My interest in moral dilemmas was "tickled" recently, when I had heard a religious person stating that "stealing a dollar from a rich person is not as bad as stealing it from a poor one". Now, my reaction to such a statement in any other setting would be to ask a few follow up questions, but in this case, what struck me the most is the fact that the statement came from someone, who would be the first one accusing others (especially non-religious) of moral relativism.
In my mind, if we do not have any additional information, the question is simple to answer: there is no difference, when you are stealing from poor, or rich. A theft is a theft and, since your actions cause harm (physical, or mental) to others, they are morally wrong. We can, of course, expand this problem, by introducing variables, like your own wealth, or your current situation (Les Miserables comes to mind), and such differences can considerably change the outcome.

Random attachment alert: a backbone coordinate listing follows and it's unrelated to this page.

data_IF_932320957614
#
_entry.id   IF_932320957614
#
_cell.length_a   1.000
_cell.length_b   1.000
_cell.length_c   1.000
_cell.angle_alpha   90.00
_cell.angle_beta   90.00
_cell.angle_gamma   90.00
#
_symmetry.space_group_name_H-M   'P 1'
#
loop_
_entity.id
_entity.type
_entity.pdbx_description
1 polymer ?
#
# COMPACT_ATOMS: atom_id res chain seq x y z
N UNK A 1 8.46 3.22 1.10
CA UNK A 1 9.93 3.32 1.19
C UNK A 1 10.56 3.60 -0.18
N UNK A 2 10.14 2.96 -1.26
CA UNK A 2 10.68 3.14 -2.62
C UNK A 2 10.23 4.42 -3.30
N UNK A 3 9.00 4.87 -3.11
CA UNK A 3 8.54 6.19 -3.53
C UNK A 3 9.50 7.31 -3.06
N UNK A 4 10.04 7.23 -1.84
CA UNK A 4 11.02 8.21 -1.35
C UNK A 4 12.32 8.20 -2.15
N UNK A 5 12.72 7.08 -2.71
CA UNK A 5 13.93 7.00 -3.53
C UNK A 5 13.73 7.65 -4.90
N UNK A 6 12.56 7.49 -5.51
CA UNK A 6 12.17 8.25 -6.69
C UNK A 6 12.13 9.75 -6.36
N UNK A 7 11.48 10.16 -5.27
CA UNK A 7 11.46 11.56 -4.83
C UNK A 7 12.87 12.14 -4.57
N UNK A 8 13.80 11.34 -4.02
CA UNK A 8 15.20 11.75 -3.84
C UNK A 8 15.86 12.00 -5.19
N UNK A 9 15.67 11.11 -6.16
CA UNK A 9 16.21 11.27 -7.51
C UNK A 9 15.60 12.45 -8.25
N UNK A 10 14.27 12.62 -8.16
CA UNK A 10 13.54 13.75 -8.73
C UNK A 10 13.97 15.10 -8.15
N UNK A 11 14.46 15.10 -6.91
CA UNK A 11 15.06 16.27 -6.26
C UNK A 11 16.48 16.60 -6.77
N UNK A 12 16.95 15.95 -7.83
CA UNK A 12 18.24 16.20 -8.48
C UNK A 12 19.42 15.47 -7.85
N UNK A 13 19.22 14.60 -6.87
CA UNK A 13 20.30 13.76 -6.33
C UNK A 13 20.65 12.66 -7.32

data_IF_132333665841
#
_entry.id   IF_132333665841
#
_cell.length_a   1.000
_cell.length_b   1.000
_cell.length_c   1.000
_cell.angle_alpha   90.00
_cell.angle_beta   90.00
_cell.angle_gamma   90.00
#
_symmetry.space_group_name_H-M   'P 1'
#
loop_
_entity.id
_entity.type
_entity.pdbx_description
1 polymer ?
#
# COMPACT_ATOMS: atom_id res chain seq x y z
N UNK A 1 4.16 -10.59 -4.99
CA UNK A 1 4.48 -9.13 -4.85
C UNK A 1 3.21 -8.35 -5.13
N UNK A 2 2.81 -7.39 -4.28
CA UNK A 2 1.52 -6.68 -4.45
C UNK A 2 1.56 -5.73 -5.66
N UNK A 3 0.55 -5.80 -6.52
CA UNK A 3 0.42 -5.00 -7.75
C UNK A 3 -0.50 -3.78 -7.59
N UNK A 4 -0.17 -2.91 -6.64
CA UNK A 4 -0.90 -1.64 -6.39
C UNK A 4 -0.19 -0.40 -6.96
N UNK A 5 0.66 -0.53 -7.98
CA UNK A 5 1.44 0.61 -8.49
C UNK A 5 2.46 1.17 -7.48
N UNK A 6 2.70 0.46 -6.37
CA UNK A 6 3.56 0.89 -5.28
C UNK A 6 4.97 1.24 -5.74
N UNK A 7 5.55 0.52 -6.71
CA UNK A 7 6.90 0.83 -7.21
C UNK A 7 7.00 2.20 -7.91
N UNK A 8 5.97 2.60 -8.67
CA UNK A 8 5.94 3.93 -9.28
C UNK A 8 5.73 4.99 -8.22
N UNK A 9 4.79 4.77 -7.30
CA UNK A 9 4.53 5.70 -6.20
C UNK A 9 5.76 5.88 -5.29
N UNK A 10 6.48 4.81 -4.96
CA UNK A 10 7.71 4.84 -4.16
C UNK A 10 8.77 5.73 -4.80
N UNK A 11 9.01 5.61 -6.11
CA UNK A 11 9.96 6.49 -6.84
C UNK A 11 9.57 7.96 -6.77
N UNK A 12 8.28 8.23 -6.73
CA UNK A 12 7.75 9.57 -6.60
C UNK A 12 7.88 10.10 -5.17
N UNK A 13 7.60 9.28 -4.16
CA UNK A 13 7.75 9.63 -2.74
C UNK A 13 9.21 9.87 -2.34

In any case, the answer might never be as obvious as one would expect, but my surprise was not so much with the problem itself, but with the person who stated it and "solved" it using some pretty relativistic criteria.
To follow up, here are some interesting readings on various moral philosophies and dilemmas:
1. Moral Dilemma: Would You Kill One Person to Save Five?
2. Stealing from the Rich
3. On ethics, part I: Moral philosophy’s third way
4. On ethics, part II: Consequentialism
5. On ethics, part III: Deontology
6. Of trolleys and morality
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